Air France-KLM reports Q3 freight drop
The sluggish global economy has affected Air France-KLM’s third quarter freight volumes, with the European carrier experiencing a 2.1 percent, year-over-year, decline in cargo traffic. Compounding the loss was Air France-KLM’s increased capacity, which rose 1.5 percent from the third quarter of 2010.
The carrier’s capacity surge and reduced traffic resulted in a load factor of 63.7 percent, a 2.3-point, year-over-year, decline. Revenue per available tonne kilometer (RATK) also fell slightly in the third quarter, dropping 2.8 percent, despite a 2.4-percent ex-currency increase.
These numbers are somewhat consistent with the carrier’s April-to-September averages, which showed an RATK loss of 2.7 percent, year-over-year. Capacity was also up from a six-month perspective, surging 3.8 percent from April-to-September 2010. Cargo traffic remained relatively flat, however.
Regardless of these numbers, total revenue for Air France-KLM’s cargo group rose slightly in the third quarter of 2011, increasing 2.1 percent, year-over-year, to €6.79 billion. An Air France-KLM spokesman said this gain is even more impressive considering the negative currency impact of 2.8 percent.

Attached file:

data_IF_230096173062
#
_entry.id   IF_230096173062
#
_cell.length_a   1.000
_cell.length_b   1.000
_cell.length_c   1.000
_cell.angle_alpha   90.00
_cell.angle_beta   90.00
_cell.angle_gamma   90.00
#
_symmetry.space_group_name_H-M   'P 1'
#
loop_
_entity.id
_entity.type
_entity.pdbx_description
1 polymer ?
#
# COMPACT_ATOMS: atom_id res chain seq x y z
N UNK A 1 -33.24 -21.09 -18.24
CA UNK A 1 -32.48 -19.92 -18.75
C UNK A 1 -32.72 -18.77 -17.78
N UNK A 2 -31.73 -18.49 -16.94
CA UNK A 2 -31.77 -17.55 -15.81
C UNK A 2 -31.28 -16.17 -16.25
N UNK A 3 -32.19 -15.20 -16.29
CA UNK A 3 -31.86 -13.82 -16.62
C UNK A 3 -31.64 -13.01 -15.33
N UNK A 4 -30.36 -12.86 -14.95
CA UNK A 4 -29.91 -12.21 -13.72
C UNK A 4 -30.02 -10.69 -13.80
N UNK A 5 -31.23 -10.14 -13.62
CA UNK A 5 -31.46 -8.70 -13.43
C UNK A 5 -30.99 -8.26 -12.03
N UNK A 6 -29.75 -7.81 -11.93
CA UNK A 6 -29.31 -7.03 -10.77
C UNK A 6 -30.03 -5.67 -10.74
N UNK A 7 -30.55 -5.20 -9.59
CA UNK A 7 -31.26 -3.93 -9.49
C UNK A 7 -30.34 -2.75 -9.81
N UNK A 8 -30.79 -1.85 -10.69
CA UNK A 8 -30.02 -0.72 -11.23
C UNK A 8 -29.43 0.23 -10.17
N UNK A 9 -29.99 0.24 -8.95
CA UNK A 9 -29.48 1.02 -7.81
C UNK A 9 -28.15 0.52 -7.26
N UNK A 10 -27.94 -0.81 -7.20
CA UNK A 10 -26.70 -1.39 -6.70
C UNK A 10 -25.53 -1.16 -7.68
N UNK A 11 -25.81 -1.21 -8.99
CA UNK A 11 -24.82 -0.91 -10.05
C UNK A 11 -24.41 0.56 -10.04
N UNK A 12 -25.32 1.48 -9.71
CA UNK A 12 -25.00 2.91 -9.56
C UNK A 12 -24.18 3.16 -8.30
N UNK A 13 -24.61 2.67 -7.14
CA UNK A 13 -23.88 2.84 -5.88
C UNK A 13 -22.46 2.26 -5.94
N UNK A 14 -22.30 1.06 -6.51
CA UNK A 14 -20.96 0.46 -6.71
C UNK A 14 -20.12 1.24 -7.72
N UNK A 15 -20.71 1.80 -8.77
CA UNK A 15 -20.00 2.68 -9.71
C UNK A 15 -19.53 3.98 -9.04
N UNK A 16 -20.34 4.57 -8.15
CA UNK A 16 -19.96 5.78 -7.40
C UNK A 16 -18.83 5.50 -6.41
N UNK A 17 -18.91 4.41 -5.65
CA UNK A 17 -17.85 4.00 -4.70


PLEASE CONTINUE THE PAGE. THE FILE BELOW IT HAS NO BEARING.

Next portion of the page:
It’s a phenomenon affecting trade volumes worldwide, he explained. “The current economic climate continues to impact international trade as well as business confidence, leading to volatility in both traffic and revenues,” the spokesman said.
Such an environment has also led Air France-KLM officials to reevaluate their business model. “Our insufficient profitability in recent quarters, in an economic environment affected by the weak global demand and high oil prices, shows that we need to go further,” Air France-KLM Chairman Jean-Cyril Spinetta said in a statement.
As a result, executives for the carrier have taken a three-pronged approach to increasing profitability, Spinetta revealed. “The first is the reestablishment of the group’s competitiveness, implying additional cost savings,” he stated. “The second is the restructuring of our short- and medium-haul activity, and the third is a rapid reduction of our debt.”